New cancer therapy eliminates toxic delivery vehicles for mRNA
US researchers have conjugated RNA to a molecule of folate, the folate receptor is overexpressed on cancer cells but very low on normal cells, which is why they can target a tumour and avoid healthy cells…
US researchers have conjugated RNA to a molecule of folate, the folate receptor is overexpressed on cancer cells but very low on normal cells, which is why they can target a tumour and avoid healthy cells.
Unprotected RNAs can be degraded by two mechanisms — an exonuclease, or an endonuclease. By attaching the RNA to a folate, the researchers at Purdue University protected at least one end.
“Folate is generally pro-growth. That’s why cancer cells overexpress the receptor — they want more folate,” said Andrea Kasinski, a biology professor at Purdue who worked on the study. “We’re just hijacking that idea and saying, ‘Okay, you can have all the folate you want, but we’re going to conjugate it to a warhead that will hopefully knock out the cancer cell.'”
As cancer treatment moves toward targeted therapies, drug resistance is becoming a cause for concern. Cancer cells evolved rapidly, so if the agent used to treat it only targets one gene, that gene is likely to become resistant. MicroRNA often have many relevant targets, making it unlikely that the cancer cells will develop resistance.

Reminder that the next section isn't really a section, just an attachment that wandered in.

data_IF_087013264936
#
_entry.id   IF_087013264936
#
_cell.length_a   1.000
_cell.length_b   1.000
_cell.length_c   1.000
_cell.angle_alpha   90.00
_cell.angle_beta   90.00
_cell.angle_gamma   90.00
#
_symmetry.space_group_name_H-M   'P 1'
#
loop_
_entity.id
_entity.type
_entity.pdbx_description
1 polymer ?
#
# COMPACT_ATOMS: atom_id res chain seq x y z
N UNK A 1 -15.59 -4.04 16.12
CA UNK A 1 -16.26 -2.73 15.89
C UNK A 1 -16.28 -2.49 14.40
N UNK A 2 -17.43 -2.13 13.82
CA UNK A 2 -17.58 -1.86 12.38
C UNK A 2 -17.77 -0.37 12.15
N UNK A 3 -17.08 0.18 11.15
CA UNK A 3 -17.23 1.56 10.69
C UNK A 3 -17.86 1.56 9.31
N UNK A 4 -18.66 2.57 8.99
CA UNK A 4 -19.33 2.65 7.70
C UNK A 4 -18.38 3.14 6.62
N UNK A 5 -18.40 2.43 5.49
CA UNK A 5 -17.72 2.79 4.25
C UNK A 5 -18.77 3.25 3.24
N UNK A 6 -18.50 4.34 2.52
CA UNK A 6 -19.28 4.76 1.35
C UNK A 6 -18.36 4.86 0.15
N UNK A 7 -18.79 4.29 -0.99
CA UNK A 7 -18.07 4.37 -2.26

This seems like a promising method for cancer treatment, but so far, it’s only been tested in mice. The same microRNA used in this study, miR-34a, made it to clinical trial and failed. Dr Kasinski’s team believes that one of the reasons it failed is because of the delivery vehicle, but there’s no way to be sure. Even if the RNA is somehow toxic, they’re delivering it at a much lower dose than what was used in the trial, and whatever isn’t taken up by the tumour is cleared from the organism very fast.
While this kind of therapy may not replace other methods for cancer treatment, it could help make others more effective. The microRNA in question is cytostatic, not cytotoxic — it won’t kill a cell, but it will stop it from growing. Given in combination with chemotherapy, it would break down the cells’ defences, making them more sensitive to the cytotoxic agent.
“I think everything we do scientifically, especially in a cancer lab, moves us closer to an effective cancer therapy. But there’s still more we need to do,” Dr Kasinski said. “Maybe there are other microRNAs that will be better.”